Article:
La Jolla Historical Sites Some of the Most Important in San Diego
Here is the list of La Jolla Historical Sites, considered as some of the most important in San Diego. In the year 1967, San Diego established what they call as the Historical Resources Board. It has the authority to designate and protect the many historical landmarks and buildings in the area. All in all, there are about 850 structures. But for La Jolla alone, there are about 106 landmarks.
Top 10: Torrey Pines Area
Torrey Pines area or the Torrey Pines State Natural Reserve is a state park located north of Torrey Pines Road, formerly part of the U.S. Route 101. The reserved comes with a plateau, a lagoon, and is full of wildlife and flora. This is the favorite spot of hikers and the like.
Top 79: The La Jolla Women’s Club
The club is located at the center of La Jolla Village, just a block from the ocean. It comes with exquisite private grounds, another historic Irving Gill structure. The magical setting of the place is perfect for special events. Many celebrations happen here like weddings, fundraisers, receptions, lectures, parties, retreats, and event educational meetings.
Top 84: Green Dragon Colony Site
This is a group of 12 coastal cottages, known to be built by the German immigrant named Anna Held Heinrich. It became an artist colony, and the four remaining cottages were demolished in the year 1991.
Top 86: La Jolla Recreational Center
The said center is perfect for weekend outing for kids. The Rec Center’s size is equivalent to that of two city blocks. It is consist of two sand play areas, with new climbing structures. Other facilities and amenities include picnic tables, basketball courts, tennis courts, auditorium, the La Jolla Tennis Club with a Pro Shop.
Top 101: Red Roost and Red Rest
The Rest Roost and Red Rest was built in 1894, and now it is considered as the oldest surviving example of what is known as the late-Victorian beach cottage architecture. These are also known as the Neptune and Cove Tea Room. These have been vacant since the 1980s, and subject to a controversial “demolition by neglect”.
Top 102: Tyrolean Terrace Colony
The building was built in 1911, demolished in 1975. Now, it is the Coast Walk Shopping Center.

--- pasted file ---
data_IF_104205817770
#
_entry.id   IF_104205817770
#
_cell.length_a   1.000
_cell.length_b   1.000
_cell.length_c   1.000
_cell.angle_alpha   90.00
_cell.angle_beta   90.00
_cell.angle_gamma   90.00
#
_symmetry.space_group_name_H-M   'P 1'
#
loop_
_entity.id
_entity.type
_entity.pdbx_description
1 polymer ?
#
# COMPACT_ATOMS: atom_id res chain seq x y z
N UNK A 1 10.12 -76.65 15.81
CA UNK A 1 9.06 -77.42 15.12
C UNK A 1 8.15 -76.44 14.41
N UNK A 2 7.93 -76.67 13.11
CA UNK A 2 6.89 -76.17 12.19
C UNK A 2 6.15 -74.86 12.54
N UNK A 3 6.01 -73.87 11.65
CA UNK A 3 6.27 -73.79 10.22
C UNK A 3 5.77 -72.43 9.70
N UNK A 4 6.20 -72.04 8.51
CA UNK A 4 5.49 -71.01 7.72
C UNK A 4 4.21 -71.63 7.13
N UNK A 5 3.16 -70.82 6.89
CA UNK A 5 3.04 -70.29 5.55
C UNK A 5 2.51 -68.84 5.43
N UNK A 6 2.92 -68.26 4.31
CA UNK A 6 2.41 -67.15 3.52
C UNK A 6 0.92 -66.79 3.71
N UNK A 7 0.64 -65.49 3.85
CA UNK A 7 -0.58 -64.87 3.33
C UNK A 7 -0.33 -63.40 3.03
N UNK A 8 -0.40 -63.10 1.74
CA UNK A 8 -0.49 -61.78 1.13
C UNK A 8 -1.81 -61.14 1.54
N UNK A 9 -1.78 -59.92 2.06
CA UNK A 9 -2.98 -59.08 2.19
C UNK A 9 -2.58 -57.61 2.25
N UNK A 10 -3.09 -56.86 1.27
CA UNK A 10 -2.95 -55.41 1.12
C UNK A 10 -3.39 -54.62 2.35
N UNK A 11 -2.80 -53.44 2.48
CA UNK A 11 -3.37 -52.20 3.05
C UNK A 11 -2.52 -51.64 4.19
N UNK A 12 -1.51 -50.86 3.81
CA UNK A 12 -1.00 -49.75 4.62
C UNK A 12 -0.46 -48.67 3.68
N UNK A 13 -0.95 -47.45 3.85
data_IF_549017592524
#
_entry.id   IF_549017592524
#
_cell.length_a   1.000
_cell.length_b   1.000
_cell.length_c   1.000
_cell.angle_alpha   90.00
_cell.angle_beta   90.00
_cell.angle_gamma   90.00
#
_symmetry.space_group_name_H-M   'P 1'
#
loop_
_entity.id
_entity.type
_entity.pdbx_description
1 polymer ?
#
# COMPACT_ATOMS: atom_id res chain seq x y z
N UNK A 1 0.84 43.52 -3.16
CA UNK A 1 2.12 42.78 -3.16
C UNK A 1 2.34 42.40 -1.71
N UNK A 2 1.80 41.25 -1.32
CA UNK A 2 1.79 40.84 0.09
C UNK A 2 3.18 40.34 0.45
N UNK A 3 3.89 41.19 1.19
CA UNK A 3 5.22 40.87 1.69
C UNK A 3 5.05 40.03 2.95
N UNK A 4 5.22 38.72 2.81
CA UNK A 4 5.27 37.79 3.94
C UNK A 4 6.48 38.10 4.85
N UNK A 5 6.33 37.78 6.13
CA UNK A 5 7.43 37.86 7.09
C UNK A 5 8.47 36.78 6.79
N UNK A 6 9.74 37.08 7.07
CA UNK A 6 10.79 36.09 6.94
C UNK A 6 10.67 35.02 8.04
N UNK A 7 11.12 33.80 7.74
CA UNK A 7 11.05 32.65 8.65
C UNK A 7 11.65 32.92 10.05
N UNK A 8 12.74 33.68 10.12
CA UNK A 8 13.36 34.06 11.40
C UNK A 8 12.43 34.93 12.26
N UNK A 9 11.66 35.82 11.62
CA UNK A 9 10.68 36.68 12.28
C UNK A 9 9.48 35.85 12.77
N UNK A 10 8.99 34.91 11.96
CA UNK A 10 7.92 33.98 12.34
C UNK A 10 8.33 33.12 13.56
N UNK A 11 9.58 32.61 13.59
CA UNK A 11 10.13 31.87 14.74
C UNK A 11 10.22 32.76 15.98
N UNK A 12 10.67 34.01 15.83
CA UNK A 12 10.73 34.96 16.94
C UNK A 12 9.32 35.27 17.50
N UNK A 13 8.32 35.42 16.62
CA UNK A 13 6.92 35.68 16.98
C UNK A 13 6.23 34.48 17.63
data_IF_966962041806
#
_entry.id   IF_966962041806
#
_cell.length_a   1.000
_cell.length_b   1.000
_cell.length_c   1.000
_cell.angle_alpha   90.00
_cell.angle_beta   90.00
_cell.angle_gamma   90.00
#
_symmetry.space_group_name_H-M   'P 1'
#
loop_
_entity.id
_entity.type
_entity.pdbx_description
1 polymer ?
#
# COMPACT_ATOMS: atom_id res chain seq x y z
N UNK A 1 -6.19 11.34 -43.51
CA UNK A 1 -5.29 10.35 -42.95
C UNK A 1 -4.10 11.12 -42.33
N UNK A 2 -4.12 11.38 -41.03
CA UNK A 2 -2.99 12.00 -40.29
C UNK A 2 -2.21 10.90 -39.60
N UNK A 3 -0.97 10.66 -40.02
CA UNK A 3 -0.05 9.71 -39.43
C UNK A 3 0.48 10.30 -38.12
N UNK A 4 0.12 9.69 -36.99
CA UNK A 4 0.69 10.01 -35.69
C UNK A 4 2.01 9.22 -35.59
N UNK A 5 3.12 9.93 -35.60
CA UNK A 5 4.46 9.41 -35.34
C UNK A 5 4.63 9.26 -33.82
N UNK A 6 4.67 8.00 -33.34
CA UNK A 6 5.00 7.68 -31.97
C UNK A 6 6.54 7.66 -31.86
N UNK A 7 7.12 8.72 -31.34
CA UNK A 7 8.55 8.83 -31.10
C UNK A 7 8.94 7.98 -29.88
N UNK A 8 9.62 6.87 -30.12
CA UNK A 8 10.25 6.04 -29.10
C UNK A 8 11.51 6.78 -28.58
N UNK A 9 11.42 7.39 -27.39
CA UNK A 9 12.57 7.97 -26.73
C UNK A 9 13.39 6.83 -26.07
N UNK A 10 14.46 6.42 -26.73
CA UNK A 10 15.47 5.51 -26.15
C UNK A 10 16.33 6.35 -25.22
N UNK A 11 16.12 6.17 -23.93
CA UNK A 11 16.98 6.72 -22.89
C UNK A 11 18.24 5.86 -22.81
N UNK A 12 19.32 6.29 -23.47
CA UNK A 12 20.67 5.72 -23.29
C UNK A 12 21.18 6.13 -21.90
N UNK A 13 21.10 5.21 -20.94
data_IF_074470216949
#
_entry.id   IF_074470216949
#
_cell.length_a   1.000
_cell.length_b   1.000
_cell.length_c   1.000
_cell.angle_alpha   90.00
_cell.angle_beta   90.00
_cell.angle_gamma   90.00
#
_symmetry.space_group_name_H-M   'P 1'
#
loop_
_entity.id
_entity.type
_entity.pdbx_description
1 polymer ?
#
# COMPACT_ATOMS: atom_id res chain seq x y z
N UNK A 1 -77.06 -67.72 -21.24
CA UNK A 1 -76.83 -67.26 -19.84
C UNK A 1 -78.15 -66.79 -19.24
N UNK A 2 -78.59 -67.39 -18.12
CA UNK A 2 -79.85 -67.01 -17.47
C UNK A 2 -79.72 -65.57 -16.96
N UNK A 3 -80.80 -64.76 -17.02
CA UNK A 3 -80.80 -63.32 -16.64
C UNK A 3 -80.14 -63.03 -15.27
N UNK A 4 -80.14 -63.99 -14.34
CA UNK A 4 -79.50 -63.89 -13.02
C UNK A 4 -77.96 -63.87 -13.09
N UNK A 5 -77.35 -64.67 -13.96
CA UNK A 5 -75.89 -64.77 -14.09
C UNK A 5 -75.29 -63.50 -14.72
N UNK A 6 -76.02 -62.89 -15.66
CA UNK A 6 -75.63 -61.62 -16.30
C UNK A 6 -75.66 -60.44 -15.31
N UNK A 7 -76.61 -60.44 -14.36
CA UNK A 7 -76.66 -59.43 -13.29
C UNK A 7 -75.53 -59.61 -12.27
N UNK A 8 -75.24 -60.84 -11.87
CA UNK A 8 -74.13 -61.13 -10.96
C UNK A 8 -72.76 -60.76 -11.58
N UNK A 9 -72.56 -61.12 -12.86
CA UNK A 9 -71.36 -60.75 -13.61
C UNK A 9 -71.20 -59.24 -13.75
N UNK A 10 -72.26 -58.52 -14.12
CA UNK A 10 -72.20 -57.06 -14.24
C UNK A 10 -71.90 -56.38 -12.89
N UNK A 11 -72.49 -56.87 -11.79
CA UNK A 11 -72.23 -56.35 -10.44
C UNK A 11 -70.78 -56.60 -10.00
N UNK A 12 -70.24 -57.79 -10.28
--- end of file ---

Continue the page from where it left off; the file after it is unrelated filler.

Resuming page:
Top 108: Pottery Canyon Park
If you want to get close to nature, the ideal place would be the Pottery Canyon Park. This is the perfect place for meditating, listening to the silence, without the interruption of the high-tech and busy city life. To get to this place, from La Jolla Parkway, make a right turn on the Torrey Pines Road. At the first major signal, make a quick right on Pottery Canyon Driveway. Follow the paved road until a small dirt parking area is reached. The park comes in 18.8 acres, considered as a public open space, home to towering eucalyptus trees.
Top 117: The El Pueblo Ribera
The court is comprised of six duplexes, located at 230-248 Gravilla Street. Designed in 1923 by Rudolf Schindler, an Austrian-American, his works are recognized all over Los Angeles, and the El Pueblo Ribera is his only work in San Diego The building comes with a modern architectural style, wherein each unit comes with a bedroom on the ground level, and a sleeping porch upstairs.
Top 119: George H. Scripps Memorial Marine Biological Laboratory
The said Scripps Laboratory indeed played a major role in the history of oceanography. It is the site where major research programs took place. It is also where most of the nation’s oceanographers are trained. The two-story concrete building was erected from 1909-1910. It was considered as a permanent structure for marine biological stations in the western hemisphere.
Top 128: Heritage Place La Jolla
The Heritage Place comes with 4 bedrooms, 3 baths, where there are 2 king beds, 2 queen beds, 3 twin beds, and a sofa bed. It is a perfect getaway location for families looking for a vacation of a lifetime. The said historic landmark home has just been remodeled and renovated.
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